Patrick Bond, University of KwaZulu-Natal, published “What is Radical in Neoliberal-Nationalist South Africa?” in the September 2011 issue of the Review of Radical Political Economics.
South Africa has rich, robust radical traditions and over the last two decades I have seen these extended, deepened, and widened. In late 2011 at the Durban world climate summit known as the Conference of the Parties 17 (COP17), they will ground a formidable anti-capitalist critique of elite market environmentalism. Some of this confidence comes from defeating racial apartheid, although what we term “class apartheid” soon set in during the presidency of Nelson Mandela.
Across a variety of sectors, this condition generated strong Polanyian double-movement reactions, I argue in this essay. South African bottom-up experiences fighting the dominant governing ideology of neoliberal nationalism confirm the need to delink global corporations from determinations of social welfare, to decommodify basic goods and services, to rebuild public sector capacities, and to ensure that the state is run by a political party with genuine accountability to its poor and working-class constituents, exhibiting the consciousness of environmental, gender, and racial justice.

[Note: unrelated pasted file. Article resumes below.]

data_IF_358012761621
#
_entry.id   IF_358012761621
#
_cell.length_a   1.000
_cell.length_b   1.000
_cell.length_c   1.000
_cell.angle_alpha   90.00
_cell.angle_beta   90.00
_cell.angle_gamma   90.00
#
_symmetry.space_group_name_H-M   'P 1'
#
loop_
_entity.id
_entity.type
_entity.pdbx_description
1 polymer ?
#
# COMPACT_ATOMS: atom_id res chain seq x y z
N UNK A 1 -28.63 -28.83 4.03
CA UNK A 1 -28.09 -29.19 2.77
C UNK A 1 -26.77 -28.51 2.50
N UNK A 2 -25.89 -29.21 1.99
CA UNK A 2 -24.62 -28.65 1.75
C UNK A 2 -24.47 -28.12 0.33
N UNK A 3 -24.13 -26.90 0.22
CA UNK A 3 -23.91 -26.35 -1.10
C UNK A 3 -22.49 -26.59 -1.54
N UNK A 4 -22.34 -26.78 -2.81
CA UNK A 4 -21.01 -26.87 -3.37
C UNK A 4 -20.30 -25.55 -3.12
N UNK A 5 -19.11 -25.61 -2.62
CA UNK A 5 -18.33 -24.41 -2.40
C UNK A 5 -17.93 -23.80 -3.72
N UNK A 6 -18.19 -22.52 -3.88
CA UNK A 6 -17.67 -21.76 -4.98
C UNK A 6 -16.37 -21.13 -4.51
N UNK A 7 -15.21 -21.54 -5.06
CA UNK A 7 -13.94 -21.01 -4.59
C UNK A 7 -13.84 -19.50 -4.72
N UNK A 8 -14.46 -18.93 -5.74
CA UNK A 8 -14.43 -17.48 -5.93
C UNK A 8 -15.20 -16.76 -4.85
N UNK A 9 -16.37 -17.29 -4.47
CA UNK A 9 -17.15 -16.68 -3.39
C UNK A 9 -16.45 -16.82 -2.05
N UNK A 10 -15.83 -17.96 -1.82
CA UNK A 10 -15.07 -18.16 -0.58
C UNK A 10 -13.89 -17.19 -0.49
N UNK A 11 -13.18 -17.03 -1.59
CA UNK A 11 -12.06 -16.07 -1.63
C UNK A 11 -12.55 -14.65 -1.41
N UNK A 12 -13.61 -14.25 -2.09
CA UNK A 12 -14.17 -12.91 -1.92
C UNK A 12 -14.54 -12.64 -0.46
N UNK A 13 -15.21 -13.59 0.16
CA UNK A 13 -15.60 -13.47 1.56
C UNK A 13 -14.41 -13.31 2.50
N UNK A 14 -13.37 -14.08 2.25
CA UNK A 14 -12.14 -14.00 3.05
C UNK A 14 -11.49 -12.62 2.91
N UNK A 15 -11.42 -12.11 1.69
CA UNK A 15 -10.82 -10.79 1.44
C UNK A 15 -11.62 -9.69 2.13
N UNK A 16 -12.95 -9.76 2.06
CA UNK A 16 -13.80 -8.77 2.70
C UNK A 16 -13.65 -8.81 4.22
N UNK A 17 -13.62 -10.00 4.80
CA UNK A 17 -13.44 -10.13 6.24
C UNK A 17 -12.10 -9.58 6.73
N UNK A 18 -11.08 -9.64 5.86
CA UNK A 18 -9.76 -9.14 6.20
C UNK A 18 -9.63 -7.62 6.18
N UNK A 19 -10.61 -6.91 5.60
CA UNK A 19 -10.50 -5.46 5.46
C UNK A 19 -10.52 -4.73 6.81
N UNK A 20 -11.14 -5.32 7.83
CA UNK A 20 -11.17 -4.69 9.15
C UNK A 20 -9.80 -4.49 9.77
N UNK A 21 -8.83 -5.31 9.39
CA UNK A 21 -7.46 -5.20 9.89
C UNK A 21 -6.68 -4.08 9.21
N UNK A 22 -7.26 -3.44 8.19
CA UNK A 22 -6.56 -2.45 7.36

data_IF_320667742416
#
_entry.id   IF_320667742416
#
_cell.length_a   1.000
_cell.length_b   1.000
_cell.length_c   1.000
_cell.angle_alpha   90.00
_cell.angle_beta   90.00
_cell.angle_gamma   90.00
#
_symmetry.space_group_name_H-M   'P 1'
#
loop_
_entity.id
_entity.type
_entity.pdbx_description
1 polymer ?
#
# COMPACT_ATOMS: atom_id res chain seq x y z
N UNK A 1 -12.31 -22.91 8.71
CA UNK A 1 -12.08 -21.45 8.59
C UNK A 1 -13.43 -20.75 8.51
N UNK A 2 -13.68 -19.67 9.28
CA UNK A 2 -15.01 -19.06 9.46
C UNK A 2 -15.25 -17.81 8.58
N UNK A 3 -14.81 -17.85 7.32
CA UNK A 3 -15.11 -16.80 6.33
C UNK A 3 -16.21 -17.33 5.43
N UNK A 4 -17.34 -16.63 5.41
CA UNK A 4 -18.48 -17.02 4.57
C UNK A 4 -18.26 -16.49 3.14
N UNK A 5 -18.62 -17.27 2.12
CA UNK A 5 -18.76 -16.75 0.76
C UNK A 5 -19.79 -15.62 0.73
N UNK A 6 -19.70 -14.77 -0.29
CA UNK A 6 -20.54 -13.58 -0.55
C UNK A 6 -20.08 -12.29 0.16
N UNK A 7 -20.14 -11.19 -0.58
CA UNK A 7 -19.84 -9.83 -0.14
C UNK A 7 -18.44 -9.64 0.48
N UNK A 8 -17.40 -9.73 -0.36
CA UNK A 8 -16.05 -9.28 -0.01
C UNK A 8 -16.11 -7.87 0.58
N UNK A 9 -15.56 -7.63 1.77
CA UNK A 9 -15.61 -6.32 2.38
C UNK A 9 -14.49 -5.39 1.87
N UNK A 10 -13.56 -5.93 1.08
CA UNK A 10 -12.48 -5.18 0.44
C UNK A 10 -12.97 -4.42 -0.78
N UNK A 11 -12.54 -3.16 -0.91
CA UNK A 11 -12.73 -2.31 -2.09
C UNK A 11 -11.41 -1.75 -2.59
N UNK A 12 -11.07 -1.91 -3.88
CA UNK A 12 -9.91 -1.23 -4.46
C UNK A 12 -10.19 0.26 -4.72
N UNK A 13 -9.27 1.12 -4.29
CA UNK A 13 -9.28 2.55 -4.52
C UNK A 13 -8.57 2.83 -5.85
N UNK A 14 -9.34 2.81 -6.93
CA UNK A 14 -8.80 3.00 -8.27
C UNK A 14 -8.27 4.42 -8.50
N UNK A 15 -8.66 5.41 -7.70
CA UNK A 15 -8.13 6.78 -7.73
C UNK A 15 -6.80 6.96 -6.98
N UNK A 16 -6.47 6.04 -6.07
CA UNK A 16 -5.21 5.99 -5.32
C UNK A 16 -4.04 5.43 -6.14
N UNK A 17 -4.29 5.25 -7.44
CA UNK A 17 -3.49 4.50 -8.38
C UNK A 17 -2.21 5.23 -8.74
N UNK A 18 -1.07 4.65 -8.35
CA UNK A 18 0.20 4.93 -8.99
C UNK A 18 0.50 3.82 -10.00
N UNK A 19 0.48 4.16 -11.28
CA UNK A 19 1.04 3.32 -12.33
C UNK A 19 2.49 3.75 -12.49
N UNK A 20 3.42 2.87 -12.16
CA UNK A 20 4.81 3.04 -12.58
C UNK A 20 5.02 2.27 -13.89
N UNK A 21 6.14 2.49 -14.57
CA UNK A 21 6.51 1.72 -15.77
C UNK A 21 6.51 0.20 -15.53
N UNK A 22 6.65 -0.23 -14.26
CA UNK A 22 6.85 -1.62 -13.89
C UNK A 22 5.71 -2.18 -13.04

In August 2011, David Barkin interviewed Patrick Bond about his article. Please click here to listen to this podcast.